if you’ve never read “the alchemist” let me give you the cliff notes version. because like me, you probably won’t read it for a year either. the story follows a shepherd who has a dream of finding buried treasure under holy land - in the dream he feels this location is at the egypitan pyramids. a gypsy he interacts with tells him this is his pesonal legend (i.e. dream) & that everyone has a personal legend & some people chase it while others don’t. chasing the legend doesn’t mean it will come true, but not chasing it will guarantee it won’t. over time, the shepherd takes many different jobs and interacts with many different people. he falls in love, finds riches & finds many things he enjoys - but none satisfy him the way achieving his personal legend would. all these experiences take him closer to his personal legend and at times he wants to give up as the path isn’t that easy & the decisions aren’t so black & white. when the shepherd eventually gets to the pyramids, he digs and doesn’t find the gold. he’s eventually attacked by men who think he’s found treasure. he tells him his story & upon realizing he had no treasure, they mock him. before leaving the attackers make fun of him by telling him a story about treasure buried in spain at a church that no one had ever found (in what just so happened to be the exact place where he first had this dream). he goes back to spain & he finds the treasure. had he not taken the journey that led to many ups and downs, he would have never fulfilled his personal legend that was under his nose all along. and as the story ends, he’s off to start a new journey, this time returning to the woman he fell in love with along the way & was waiting for him to fulfill his personal legend.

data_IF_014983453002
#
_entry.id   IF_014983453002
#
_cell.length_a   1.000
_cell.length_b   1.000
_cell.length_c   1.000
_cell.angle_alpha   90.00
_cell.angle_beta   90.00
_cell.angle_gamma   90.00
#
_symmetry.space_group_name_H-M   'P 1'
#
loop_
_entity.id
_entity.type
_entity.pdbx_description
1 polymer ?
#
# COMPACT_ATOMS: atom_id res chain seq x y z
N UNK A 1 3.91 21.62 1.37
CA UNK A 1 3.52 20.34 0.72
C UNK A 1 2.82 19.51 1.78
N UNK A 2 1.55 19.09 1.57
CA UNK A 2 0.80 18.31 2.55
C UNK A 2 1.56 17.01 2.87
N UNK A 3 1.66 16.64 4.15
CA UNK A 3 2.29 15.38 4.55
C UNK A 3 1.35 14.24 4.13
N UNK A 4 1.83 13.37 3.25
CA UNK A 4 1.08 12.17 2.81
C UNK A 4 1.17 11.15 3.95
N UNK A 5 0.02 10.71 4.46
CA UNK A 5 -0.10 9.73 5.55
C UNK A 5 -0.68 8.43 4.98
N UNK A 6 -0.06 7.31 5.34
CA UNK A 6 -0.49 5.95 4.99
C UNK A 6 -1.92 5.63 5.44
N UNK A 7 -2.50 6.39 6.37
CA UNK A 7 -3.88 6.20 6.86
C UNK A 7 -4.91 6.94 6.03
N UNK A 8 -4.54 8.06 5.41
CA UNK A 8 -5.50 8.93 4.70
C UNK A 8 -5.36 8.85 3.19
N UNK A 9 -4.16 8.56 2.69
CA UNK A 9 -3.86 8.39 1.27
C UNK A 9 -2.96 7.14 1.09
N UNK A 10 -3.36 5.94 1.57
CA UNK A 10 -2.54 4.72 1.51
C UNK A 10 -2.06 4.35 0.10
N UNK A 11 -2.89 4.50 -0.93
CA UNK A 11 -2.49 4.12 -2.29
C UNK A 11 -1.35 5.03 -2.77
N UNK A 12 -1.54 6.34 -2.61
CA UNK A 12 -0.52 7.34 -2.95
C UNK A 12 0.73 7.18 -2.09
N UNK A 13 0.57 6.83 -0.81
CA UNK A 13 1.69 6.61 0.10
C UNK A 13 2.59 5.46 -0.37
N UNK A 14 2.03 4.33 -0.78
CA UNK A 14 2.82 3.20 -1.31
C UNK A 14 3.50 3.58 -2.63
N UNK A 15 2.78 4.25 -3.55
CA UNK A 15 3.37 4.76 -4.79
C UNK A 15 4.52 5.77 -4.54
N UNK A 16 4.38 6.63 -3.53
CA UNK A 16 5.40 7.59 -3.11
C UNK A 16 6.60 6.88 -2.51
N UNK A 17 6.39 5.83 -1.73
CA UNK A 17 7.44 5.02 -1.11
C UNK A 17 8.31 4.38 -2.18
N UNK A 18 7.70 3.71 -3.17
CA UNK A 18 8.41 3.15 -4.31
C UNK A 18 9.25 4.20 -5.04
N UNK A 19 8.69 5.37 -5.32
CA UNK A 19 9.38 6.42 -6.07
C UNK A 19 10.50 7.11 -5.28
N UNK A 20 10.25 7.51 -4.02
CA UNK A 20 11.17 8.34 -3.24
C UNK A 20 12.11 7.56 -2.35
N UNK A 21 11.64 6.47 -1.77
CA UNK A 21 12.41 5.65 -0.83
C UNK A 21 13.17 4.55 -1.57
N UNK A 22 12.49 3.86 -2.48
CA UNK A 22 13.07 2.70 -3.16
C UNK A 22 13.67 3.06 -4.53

i reflected on all the things i consider accomplishments in my life. most of them came after a great deal of struggle on my part and only happened because i was eventually willing to close a chapter that at the time felt entirely unnerving. opening myself up to failure in a way allowed me to see possibility. and with that possibility i took what i had learned from my previous experiences and i exceeded what i thought was possible.
the point is the book was incredibly helpful and like brooke, it told me what i needed to hear when i needed to hear it. it made things more clear & helped making an incredibly tough decision one that i’m confident will ultimately be the right choice for me and what i want to accomplish.
i just wish we bought more girl scout cookies that night at walmart, because i ate all 4 boxes that night. because i’m fat and know a good decision when i see it.
You know who you are. You know what this is. And don’t pretend you don’t. We do what needs to be done and we don’t question why. We put the personal to the left. Doesn’t matter who gets hurt. Doesn’t matter what gets broke. It’s not the thing that needs fixing, it does not matter. You want to cry about your feelings? Hmm? Really? Here? We don’t get to have feelings. That’s the job. Gladiators don’t get to have feelings. We rush into battle. We’re soldiers. We get hurt in the fight we suck it up and we hold the line and we don’t question. And you know it, Abby. — Harrison Wright from Scandal